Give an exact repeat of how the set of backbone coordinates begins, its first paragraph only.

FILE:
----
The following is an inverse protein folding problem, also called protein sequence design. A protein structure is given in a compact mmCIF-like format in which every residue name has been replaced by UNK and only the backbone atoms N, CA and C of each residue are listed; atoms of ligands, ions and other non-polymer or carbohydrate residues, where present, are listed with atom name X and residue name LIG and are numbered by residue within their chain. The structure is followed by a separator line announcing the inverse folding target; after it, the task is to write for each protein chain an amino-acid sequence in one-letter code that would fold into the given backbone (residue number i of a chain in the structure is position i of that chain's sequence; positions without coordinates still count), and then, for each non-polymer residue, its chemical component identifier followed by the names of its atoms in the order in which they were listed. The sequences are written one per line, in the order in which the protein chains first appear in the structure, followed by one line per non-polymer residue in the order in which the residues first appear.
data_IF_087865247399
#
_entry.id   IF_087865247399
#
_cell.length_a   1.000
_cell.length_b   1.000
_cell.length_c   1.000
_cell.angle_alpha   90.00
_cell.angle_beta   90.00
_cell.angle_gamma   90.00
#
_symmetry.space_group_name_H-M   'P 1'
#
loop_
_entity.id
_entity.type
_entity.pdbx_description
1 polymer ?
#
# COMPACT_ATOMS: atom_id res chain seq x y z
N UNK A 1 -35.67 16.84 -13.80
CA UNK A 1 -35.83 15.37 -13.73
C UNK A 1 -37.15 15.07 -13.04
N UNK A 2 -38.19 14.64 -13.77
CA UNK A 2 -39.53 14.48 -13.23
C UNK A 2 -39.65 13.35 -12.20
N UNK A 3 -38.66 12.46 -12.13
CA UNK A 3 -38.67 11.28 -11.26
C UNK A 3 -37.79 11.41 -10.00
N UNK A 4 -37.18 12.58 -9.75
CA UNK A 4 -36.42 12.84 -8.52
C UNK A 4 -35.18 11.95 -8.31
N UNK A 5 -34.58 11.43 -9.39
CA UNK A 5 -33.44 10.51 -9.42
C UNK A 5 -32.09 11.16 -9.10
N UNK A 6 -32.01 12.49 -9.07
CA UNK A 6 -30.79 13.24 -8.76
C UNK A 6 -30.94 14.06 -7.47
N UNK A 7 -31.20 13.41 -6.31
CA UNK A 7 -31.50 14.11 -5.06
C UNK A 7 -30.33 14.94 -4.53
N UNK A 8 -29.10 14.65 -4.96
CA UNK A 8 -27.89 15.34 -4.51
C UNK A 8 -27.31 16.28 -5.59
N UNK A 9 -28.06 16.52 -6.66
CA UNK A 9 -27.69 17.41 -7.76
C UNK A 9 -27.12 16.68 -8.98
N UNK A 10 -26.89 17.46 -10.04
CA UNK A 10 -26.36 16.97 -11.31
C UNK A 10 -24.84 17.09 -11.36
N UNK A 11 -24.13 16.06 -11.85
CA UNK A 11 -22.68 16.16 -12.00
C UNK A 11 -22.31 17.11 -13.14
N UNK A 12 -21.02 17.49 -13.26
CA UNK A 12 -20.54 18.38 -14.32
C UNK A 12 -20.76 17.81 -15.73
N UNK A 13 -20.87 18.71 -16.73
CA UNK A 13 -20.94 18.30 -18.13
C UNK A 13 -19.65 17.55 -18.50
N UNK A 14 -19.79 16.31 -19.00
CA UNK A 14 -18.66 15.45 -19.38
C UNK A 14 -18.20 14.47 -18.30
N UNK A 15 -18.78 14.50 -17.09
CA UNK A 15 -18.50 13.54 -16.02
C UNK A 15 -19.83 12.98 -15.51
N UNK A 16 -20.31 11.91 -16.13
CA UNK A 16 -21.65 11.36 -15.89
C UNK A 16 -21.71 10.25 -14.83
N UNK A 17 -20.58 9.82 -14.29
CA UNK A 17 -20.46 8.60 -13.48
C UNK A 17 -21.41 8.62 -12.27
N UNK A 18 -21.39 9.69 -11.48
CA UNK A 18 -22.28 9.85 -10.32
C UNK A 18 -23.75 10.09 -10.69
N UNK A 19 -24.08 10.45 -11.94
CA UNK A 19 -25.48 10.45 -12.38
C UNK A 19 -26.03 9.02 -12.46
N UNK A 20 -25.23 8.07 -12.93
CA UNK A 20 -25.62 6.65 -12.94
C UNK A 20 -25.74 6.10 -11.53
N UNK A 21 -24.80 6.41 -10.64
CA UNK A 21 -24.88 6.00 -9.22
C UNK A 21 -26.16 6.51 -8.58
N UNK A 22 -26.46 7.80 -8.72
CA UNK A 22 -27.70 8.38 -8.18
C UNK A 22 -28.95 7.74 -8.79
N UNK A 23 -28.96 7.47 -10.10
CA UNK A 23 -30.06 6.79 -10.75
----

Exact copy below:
The following is an inverse protein folding problem, also called protein sequence design. A protein structure is given in a compact mmCIF-like format in which every residue name has been replaced by UNK and only the backbone atoms N, CA and C of each residue are listed; atoms of ligands, ions and other non-polymer or carbohydrate residues, where present, are listed with atom name X and residue name LIG and are numbered by residue within their chain. The structure is followed by a separator line announcing the inverse folding target; after it, the task is to write for each protein chain an amino-acid sequence in one-letter code that would fold into the given backbone (residue number i of a chain in the structure is position i of that chain's sequence; positions without coordinates still count), and then, for each non-polymer residue, its chemical component identifier followed by the names of its atoms in the order in which they were listed. The sequences are written one per line, in the order in which the protein chains first appear in the structure, followed by one line per non-polymer residue in the order in which the residues first appear.